Saturday 22 January 2022 – La Minute Monocle
Over the years, when my other half or good friends have performed in plays in the West End, there is often a nice addition after the curtain call. While most people fall into the dark to find a place for supper or wade through the dizzying melee to catch the last train home, you head behind the theater, often down a piss-scented alley, until the stage door. Here you will find the stage porter, usually a wise old man who is a good mix of bouncer and master depending on whether he or she likes the cut of your jib. You give them your name, explain who is expecting you, then they call to the lodge or announce your presence on the Tannoy.
Then you walk down the stairs, impressed by how the people who were on stage a few minutes before are already walking past you, the job is done. The stairwell walls are lined with old theater bills and artist photographs dating back decades. As an outsider, it’s funny how the star’s dressing room is no bigger than a closet, with a mirror festooned with lucky cards and maybe a small abandoned bed. When you met people in that after-show moment, there was often a bonhomie and a quick glass of wine that even included intruders.
Illustration: Mathieu De Muizon
Twenty years ago and more, when I had more actor friends, there was always another group of people installed at the door of the stage: the autograph hunters. Now, these weren’t people who had seen the show or cared whether it was a hit or a flop; they were men and women who spent their time stalking the stars looking for a signature on a piece of paper to prove that they had encountered them to capture some of their brilliance. You would see the same people over and over again; they had been there for years. It made you realize how much being around fame warps us, whether I’m trying to play it cool or that this now bygone generation of autograph collectors is considered by many to be too obsessed with the comfort. But these men and women have nothing against us today. Except it’s not autographs that people want now; this is the picture. And the results of this endless cataloging of celebrities show up in a weird way: when people die.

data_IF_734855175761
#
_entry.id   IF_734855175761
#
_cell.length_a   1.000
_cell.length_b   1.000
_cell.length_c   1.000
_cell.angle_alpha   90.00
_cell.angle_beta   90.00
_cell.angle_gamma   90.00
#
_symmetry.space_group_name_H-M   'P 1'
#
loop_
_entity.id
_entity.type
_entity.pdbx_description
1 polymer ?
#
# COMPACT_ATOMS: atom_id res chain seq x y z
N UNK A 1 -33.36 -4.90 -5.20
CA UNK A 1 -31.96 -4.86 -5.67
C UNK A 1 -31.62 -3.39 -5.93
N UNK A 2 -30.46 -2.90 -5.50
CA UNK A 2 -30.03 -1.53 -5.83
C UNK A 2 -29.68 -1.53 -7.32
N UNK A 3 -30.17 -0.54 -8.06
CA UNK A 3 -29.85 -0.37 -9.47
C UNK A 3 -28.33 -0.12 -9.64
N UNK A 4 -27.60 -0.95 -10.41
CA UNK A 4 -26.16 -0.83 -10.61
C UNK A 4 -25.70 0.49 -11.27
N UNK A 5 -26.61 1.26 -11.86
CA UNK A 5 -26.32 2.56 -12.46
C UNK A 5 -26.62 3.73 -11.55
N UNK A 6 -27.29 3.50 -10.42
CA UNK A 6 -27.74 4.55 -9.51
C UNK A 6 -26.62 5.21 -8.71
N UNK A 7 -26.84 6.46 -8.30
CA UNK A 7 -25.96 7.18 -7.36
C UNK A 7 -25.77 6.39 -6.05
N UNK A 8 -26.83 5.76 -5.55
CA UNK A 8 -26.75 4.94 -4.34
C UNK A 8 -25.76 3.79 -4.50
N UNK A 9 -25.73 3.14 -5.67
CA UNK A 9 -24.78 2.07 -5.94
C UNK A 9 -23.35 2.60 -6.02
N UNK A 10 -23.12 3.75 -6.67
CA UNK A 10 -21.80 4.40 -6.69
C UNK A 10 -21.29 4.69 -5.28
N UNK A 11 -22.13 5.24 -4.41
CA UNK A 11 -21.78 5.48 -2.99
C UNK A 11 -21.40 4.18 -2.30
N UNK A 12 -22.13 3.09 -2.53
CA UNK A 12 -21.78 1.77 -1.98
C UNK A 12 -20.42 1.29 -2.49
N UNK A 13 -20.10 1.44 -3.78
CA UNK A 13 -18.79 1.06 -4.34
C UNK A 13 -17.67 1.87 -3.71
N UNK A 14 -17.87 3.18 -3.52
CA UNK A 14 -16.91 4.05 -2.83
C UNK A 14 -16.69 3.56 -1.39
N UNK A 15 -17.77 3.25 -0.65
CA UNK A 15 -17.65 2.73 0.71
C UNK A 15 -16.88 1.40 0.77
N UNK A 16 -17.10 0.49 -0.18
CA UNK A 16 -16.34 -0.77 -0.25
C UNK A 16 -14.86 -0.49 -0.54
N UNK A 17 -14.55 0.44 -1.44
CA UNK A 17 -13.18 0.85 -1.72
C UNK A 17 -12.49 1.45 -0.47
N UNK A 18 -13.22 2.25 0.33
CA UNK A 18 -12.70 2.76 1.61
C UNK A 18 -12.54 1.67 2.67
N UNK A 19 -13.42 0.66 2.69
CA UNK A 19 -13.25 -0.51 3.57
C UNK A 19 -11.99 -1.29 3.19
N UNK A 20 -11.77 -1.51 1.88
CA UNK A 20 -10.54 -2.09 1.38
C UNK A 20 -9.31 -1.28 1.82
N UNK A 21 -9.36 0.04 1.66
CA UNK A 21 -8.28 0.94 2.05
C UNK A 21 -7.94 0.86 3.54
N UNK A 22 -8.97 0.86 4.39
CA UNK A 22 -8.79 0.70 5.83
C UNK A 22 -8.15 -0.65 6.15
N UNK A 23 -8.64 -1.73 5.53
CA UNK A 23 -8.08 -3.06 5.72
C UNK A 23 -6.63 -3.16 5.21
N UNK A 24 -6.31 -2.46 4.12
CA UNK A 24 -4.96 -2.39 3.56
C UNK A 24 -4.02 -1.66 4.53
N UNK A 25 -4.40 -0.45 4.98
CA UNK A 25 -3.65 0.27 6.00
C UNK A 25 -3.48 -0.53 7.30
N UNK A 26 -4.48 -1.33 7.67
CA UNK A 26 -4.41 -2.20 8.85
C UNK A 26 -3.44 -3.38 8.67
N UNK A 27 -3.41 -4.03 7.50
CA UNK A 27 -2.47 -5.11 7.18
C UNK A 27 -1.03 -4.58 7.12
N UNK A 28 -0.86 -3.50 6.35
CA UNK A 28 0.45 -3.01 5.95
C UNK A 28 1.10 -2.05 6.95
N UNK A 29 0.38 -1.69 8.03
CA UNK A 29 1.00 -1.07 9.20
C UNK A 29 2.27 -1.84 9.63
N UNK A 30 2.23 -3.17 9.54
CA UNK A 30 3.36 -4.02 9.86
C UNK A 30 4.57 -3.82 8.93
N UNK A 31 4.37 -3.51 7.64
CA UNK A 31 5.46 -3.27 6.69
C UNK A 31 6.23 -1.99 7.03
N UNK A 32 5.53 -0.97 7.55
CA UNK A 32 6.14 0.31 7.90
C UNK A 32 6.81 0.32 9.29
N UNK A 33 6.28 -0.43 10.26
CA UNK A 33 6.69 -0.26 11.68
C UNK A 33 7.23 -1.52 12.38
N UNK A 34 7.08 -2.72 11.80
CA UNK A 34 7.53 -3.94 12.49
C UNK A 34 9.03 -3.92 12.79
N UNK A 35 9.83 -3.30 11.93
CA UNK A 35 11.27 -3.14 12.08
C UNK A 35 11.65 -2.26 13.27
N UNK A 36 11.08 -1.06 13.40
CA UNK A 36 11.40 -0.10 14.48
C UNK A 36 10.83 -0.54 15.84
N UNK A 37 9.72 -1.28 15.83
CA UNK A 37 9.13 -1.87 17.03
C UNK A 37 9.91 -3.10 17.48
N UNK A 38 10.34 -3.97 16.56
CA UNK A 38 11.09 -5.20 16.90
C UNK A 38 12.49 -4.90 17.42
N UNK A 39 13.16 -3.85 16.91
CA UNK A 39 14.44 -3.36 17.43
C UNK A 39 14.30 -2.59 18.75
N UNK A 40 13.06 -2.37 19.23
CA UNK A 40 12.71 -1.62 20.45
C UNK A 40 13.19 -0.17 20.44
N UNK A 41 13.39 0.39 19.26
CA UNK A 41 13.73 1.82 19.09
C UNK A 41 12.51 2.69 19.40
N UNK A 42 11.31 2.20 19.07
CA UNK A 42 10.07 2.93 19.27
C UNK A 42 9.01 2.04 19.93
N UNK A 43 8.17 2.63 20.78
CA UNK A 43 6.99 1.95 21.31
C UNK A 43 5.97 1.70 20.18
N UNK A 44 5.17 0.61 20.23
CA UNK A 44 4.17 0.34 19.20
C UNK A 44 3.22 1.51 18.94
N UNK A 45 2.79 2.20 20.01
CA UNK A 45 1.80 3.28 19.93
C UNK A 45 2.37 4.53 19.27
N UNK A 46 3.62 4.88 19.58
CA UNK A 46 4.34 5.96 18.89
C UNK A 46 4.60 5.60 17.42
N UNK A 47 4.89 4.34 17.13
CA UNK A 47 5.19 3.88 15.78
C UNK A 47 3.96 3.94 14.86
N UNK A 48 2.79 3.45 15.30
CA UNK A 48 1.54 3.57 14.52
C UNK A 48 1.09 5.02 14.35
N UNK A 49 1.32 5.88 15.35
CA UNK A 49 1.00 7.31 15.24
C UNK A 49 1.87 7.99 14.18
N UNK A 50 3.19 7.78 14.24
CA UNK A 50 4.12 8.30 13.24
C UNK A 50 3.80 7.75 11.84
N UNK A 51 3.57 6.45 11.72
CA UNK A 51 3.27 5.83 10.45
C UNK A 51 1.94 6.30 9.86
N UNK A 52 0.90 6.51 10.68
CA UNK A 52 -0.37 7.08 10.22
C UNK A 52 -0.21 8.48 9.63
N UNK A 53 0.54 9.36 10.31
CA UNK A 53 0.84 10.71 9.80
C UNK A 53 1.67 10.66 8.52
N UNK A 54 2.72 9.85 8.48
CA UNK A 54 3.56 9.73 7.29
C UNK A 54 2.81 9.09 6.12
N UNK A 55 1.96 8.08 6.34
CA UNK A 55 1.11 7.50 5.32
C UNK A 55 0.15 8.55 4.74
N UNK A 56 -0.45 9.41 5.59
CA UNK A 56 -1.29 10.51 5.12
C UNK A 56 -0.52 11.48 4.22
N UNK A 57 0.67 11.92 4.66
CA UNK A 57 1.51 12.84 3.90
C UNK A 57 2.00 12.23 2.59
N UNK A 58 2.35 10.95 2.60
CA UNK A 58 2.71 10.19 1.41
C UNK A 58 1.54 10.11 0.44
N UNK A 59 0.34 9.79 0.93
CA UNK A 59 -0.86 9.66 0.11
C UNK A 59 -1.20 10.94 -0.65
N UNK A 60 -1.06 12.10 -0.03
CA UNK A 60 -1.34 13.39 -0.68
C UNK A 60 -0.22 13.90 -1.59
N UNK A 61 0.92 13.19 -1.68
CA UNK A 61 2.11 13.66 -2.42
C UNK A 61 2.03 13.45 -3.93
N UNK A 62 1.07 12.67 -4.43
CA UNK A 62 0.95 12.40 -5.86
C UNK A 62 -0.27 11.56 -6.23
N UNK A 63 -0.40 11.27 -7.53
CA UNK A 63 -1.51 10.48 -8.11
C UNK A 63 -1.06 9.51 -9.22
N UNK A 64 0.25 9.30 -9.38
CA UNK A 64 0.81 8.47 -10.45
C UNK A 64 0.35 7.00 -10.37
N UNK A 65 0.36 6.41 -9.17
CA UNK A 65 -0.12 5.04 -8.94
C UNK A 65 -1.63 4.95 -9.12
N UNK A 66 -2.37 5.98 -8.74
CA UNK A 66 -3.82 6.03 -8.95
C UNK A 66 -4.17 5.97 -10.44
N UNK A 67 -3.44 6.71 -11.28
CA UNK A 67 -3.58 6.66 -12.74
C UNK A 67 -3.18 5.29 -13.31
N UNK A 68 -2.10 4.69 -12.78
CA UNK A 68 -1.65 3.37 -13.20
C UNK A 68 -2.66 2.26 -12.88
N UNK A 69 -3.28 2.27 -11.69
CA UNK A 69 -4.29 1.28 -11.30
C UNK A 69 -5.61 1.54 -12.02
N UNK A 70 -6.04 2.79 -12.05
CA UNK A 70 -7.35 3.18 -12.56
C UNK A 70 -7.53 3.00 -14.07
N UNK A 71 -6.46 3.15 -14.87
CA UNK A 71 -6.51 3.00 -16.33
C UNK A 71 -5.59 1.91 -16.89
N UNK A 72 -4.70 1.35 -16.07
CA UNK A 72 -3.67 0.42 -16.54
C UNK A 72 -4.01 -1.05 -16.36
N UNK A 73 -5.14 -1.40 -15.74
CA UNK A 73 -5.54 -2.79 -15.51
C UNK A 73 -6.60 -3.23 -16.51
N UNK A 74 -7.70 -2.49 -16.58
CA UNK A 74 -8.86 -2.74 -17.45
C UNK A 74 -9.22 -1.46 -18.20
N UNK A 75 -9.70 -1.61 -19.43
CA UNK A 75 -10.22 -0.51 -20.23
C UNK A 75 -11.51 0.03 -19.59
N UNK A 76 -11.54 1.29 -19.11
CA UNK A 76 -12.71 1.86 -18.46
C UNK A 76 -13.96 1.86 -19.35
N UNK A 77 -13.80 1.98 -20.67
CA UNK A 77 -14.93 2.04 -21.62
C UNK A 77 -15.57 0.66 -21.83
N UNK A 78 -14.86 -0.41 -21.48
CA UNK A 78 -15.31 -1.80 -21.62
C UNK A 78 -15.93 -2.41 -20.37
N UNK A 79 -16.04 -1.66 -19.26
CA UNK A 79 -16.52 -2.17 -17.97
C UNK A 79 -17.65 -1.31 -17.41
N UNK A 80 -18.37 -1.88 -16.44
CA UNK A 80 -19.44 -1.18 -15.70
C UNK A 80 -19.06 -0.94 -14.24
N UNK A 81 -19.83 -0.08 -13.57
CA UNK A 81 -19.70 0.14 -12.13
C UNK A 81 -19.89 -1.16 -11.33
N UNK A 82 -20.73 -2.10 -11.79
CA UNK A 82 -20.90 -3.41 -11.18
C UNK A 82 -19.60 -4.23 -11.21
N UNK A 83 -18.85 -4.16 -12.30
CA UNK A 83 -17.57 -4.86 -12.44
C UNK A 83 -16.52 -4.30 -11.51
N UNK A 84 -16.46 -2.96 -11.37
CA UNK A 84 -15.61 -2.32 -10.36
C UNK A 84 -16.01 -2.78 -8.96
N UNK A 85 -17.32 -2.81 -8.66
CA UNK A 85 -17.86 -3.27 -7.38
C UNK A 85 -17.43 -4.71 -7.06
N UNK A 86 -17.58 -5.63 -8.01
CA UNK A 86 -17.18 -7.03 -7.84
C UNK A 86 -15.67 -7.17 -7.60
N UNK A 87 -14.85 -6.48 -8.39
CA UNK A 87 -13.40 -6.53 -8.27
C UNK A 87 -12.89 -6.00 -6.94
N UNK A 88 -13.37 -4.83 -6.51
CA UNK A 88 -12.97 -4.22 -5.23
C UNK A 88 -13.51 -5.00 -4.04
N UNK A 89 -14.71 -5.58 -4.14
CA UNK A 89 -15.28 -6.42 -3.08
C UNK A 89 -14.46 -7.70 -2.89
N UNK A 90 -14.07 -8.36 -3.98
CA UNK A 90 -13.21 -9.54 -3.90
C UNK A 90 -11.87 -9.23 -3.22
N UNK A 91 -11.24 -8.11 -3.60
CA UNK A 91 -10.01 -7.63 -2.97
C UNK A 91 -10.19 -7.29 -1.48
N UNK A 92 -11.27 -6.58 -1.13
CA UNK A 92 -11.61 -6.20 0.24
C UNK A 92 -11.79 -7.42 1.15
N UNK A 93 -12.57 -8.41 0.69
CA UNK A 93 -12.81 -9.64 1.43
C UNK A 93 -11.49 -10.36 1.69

Seconds after someone famous popped their hooves, social media is filled with photos of the dearly departed with the account owner. Were they once at the same fundraiser? Appeared together on a panel in 1988? Had a friend had them backstage at a theater (gulp)? Whatever the link, the words always follow the same pattern: “So saddened to hear of Meat Loaf’s passing. I will never forget that moment in Des Moines in 1992. Legend. Or, “So broken by the passing of Betty White, who I had the great pleasure of spending time with – my thoughts are with her family.” These “moments”, the “past time”, probably represented seconds. But that’s the world of social media obituaries. (In the meantime, what the message should say is, “I forced them to have their picture taken with me; they were uncomfortable about the whole thing. But hey, it’s 2022. “)
What Insta-obituary writers, like these autograph collectors, are looking for is a fleeting moment of connection and equivalence: “Look, we’re here in the same place, at the same time. So I guess everything is innocent and fine except, well, it’s not. These posters are kind of a fantasy, meant to twist the narrative, to – like Woody Allen’s character in the movie Zelig – become part of the story.
We live in a time when memories are rarely enough (and I know it affects me too). But even though we now have those photos of amazing people on our phones, of seconds spent in the company of our heroes, maybe that’s where they should stay, because once thrown there, their power wanes and you risk looking a bit shabby. And the Insta-obit is more about the person posting it than the dead. However, would you like to see the picture of me and Meat Loaf? Because, really, wow, what a day it was!